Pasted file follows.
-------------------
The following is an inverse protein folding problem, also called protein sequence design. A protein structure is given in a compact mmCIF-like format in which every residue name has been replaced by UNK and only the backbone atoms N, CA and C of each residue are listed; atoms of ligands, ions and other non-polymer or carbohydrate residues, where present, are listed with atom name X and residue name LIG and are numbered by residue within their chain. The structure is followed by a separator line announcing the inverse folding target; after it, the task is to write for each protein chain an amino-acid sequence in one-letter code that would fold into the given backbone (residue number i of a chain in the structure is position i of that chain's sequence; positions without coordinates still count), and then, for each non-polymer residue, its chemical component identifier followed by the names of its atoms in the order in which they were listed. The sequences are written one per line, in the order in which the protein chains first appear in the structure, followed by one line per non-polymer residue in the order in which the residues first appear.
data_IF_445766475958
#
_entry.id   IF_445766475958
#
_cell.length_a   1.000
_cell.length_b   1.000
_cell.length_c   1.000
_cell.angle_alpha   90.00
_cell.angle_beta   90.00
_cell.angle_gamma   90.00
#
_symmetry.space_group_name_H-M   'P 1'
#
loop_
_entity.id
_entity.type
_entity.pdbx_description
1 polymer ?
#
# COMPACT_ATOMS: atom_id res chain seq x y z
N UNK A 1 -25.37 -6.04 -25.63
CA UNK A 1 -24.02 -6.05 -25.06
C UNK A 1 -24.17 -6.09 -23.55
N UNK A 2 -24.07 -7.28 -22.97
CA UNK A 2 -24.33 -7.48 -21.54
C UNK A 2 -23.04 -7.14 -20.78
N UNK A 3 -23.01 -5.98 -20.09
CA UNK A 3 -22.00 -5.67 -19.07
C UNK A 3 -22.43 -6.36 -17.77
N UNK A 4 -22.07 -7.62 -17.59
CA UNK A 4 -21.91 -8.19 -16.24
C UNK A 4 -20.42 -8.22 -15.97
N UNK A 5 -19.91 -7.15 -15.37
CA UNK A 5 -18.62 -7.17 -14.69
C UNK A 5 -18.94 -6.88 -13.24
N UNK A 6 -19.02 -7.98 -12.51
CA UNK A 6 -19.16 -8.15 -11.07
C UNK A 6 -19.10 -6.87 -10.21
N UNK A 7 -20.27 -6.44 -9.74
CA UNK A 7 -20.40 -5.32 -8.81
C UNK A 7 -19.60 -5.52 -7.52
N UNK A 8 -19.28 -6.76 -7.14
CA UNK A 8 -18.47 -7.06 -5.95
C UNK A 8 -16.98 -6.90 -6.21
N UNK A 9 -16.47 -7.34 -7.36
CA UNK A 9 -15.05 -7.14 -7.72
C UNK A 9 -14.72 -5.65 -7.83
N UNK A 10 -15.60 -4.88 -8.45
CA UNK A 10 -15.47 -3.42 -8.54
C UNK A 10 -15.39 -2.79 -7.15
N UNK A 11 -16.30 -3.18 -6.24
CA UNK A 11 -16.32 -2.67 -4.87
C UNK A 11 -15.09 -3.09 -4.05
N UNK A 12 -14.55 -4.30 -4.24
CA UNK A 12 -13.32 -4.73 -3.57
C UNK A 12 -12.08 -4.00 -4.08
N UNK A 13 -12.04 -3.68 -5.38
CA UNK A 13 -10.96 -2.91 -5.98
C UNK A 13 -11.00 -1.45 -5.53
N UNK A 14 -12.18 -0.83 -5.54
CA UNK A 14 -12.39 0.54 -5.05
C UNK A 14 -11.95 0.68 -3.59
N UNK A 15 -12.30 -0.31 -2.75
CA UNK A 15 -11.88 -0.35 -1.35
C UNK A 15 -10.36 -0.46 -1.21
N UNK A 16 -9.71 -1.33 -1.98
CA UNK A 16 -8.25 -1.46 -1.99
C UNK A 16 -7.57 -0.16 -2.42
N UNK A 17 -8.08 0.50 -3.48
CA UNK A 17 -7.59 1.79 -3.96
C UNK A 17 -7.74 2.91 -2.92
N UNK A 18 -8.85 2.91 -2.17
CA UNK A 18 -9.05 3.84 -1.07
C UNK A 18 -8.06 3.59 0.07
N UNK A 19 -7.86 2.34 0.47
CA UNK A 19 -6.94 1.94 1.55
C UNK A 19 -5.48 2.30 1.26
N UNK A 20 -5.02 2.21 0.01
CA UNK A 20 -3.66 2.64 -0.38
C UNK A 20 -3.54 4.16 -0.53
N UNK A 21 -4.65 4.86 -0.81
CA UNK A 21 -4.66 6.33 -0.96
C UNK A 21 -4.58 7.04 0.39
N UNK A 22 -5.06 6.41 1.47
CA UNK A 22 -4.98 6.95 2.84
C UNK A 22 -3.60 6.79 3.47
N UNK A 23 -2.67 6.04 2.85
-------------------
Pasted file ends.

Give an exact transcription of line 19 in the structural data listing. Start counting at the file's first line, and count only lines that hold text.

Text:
1 polymer ?